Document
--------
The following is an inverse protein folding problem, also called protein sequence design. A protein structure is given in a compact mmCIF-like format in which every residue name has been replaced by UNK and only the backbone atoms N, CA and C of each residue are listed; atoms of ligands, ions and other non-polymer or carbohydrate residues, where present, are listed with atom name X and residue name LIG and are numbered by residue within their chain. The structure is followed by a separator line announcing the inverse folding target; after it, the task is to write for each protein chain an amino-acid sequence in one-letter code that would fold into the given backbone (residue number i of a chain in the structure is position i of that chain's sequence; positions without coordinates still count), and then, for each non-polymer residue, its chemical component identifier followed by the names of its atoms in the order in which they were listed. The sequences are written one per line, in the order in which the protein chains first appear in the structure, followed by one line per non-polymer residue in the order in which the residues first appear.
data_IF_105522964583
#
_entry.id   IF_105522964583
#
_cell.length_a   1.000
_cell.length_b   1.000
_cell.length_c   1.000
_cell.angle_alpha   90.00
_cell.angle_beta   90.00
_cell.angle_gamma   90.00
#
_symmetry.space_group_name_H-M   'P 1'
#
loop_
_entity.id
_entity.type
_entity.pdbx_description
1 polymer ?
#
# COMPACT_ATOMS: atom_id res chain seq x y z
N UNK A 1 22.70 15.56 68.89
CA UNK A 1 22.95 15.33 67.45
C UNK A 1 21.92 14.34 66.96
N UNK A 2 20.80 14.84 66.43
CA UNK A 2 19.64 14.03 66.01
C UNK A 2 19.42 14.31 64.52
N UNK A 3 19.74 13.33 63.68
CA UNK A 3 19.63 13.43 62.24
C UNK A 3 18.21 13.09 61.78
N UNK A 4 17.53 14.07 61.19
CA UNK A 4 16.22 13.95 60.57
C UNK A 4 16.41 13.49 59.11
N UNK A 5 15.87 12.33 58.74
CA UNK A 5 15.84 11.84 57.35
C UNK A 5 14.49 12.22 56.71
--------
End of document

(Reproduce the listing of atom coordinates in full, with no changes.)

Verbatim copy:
The following is an inverse protein folding problem, also called protein sequence design. A protein structure is given in a compact mmCIF-like format in which every residue name has been replaced by UNK and only the backbone atoms N, CA and C of each residue are listed; atoms of ligands, ions and other non-polymer or carbohydrate residues, where present, are listed with atom name X and residue name LIG and are numbered by residue within their chain. The structure is followed by a separator line announcing the inverse folding target; after it, the task is to write for each protein chain an amino-acid sequence in one-letter code that would fold into the given backbone (residue number i of a chain in the structure is position i of that chain's sequence; positions without coordinates still count), and then, for each non-polymer residue, its chemical component identifier followed by the names of its atoms in the order in which they were listed. The sequences are written one per line, in the order in which the protein chains first appear in the structure, followed by one line per non-polymer residue in the order in which the residues first appear.
data_IF_105522964583
#
_entry.id   IF_105522964583
#
_cell.length_a   1.000
_cell.length_b   1.000
_cell.length_c   1.000
_cell.angle_alpha   90.00
_cell.angle_beta   90.00
_cell.angle_gamma   90.00
#
_symmetry.space_group_name_H-M   'P 1'
#
loop_
_entity.id
_entity.type
_entity.pdbx_description
1 polymer ?
#
# COMPACT_ATOMS: atom_id res chain seq x y z
N UNK A 1 22.70 15.56 68.89
CA UNK A 1 22.95 15.33 67.45
C UNK A 1 21.92 14.34 66.96
N UNK A 2 20.80 14.84 66.43
CA UNK A 2 19.64 14.03 66.01
C UNK A 2 19.42 14.31 64.52
N UNK A 3 19.74 13.33 63.68
CA UNK A 3 19.63 13.43 62.24
C UNK A 3 18.21 13.09 61.78
N UNK A 4 17.53 14.07 61.19
CA UNK A 4 16.22 13.95 60.57
C UNK A 4 16.41 13.49 59.11
N UNK A 5 15.87 12.33 58.74
CA UNK A 5 15.84 11.84 57.35
C UNK A 5 14.49 12.22 56.71